ing wink to the porter, which gentleman, in the full possession of an unlooked-- for eighteenpence, felt so wealthy that he could afford to be supercilious.
"What class, miss?" he said, reaching his hand to a trunk.
"Third, if you please," was the reply.
"Ah! there'll be something extry to pay for luggidge: third-class passengers ain't allowed two big boxes like these here.--Why didn't you put 'em down, Dick?"
"Ain't got half paid for what I did do," said the driver gruffly. "People as can't afford to pay for flies oughter ride in carts. Mind that 'ere lamp!"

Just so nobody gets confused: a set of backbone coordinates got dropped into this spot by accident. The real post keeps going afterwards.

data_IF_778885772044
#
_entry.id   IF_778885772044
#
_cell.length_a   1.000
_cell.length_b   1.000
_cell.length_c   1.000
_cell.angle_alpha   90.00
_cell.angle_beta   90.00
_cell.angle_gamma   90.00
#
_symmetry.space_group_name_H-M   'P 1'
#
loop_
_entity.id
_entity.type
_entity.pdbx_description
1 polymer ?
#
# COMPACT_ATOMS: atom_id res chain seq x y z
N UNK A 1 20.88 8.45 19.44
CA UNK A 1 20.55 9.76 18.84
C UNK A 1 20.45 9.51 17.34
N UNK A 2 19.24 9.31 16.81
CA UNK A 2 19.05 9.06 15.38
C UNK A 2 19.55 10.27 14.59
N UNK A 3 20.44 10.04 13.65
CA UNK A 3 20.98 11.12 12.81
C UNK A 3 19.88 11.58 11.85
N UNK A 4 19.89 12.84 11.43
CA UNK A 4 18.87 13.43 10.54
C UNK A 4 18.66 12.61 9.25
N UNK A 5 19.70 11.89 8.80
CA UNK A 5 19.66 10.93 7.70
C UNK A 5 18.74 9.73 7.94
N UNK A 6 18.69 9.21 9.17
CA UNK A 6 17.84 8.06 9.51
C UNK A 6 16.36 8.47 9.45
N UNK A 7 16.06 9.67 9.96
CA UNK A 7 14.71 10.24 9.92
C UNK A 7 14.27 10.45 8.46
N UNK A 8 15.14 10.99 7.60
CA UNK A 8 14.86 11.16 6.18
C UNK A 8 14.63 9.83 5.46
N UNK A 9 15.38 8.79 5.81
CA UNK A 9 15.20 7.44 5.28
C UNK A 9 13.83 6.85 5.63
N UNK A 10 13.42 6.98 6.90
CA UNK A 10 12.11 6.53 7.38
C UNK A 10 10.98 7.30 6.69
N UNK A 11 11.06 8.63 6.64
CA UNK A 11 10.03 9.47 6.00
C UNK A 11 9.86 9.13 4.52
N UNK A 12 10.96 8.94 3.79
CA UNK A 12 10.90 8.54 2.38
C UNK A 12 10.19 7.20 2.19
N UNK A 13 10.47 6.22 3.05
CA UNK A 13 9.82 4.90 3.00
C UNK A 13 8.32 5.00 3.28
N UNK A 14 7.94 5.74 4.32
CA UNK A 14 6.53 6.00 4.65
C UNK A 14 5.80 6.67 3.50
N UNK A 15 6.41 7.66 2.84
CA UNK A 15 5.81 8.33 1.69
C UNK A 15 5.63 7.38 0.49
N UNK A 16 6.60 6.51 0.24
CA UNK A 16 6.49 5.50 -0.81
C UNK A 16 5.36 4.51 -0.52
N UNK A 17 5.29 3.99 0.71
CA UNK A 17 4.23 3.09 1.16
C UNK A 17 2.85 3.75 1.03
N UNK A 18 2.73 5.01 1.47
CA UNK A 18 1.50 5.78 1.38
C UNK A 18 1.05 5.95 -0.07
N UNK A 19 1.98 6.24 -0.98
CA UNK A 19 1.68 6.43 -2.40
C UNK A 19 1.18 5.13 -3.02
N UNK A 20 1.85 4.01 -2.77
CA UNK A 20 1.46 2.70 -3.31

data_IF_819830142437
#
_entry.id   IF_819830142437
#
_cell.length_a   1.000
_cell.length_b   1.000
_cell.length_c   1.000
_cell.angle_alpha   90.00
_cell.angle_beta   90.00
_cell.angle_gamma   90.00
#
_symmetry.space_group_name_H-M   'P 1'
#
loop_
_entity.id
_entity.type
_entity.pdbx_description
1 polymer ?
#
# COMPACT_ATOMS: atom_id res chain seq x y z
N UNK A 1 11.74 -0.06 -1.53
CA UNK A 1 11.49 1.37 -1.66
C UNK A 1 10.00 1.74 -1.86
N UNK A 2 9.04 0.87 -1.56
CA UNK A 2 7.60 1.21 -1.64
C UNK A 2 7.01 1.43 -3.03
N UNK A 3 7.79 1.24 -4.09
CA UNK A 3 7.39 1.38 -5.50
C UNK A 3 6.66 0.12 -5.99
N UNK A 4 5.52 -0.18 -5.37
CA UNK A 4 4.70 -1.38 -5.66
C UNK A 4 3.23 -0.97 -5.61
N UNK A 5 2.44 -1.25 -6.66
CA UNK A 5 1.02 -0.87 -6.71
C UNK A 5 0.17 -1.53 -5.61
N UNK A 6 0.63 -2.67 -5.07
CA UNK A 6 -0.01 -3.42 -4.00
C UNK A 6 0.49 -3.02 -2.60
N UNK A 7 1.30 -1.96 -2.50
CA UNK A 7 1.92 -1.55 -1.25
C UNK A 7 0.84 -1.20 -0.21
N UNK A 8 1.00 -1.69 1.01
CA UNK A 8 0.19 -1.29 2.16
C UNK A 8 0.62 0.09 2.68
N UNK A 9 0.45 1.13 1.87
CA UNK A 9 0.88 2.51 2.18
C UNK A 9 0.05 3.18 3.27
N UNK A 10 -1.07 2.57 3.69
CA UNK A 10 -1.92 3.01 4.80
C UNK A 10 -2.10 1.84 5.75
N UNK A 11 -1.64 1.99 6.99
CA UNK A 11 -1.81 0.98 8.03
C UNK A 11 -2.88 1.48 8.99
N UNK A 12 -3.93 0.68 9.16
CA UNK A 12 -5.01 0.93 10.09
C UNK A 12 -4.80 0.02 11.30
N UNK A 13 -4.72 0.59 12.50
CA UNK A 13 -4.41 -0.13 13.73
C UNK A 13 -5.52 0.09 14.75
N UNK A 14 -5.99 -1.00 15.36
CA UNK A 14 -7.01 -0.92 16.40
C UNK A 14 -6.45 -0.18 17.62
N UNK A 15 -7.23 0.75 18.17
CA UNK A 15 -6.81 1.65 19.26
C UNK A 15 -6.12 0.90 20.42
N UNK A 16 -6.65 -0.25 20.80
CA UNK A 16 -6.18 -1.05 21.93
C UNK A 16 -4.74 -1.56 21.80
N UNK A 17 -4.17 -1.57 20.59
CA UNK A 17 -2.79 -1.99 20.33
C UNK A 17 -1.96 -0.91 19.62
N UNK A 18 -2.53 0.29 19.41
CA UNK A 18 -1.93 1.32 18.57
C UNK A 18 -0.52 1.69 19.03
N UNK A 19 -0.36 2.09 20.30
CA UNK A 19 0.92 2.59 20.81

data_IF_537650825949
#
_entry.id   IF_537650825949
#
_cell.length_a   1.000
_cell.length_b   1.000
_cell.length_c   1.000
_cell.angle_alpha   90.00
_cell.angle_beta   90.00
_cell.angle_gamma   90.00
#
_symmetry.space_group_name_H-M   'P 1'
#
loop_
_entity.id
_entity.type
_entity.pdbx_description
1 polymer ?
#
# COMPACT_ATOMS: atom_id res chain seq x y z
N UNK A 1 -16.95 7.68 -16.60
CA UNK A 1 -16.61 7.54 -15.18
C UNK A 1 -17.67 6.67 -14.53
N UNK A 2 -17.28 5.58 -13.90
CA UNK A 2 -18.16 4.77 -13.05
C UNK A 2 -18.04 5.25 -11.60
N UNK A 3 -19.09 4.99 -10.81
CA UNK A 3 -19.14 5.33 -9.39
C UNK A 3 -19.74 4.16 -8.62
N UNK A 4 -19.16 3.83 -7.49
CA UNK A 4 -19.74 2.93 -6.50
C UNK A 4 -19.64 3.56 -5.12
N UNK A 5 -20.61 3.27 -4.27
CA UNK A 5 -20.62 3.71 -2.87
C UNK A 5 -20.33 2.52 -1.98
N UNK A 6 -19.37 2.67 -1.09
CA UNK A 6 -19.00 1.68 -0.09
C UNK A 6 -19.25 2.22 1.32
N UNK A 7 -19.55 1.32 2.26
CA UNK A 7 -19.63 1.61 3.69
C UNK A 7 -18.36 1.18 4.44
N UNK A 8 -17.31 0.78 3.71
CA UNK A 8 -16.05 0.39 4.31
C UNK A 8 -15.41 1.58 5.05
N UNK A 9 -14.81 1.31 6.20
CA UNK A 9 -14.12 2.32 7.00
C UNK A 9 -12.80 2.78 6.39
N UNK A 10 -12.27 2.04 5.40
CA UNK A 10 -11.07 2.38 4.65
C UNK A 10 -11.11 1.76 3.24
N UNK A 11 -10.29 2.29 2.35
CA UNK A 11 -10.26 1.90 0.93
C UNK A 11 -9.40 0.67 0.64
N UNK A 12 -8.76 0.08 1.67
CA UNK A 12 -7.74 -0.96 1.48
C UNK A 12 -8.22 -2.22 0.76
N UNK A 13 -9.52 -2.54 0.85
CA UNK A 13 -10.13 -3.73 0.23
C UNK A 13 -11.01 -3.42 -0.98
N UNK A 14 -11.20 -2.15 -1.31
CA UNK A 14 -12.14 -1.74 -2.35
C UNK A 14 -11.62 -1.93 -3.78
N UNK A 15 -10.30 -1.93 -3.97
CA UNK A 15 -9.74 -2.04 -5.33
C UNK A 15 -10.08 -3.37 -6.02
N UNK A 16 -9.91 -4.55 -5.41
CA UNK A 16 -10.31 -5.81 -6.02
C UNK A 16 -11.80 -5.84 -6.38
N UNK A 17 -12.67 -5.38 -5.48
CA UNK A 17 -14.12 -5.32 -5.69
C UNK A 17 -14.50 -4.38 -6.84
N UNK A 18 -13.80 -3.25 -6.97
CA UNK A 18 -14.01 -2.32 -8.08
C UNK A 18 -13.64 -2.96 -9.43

Certainly a lamp had a very narrow escape, as trunk number one was brought to the ground with a crash, the second one being treated almost as mercilessly, but without a word from their owner, who quietly raising her veil and displaying a sweet sad face, now went to the pigeon-hole, regardless of the leering stare bestowed upon her by the exquisite, who had sauntered back into the booking-office.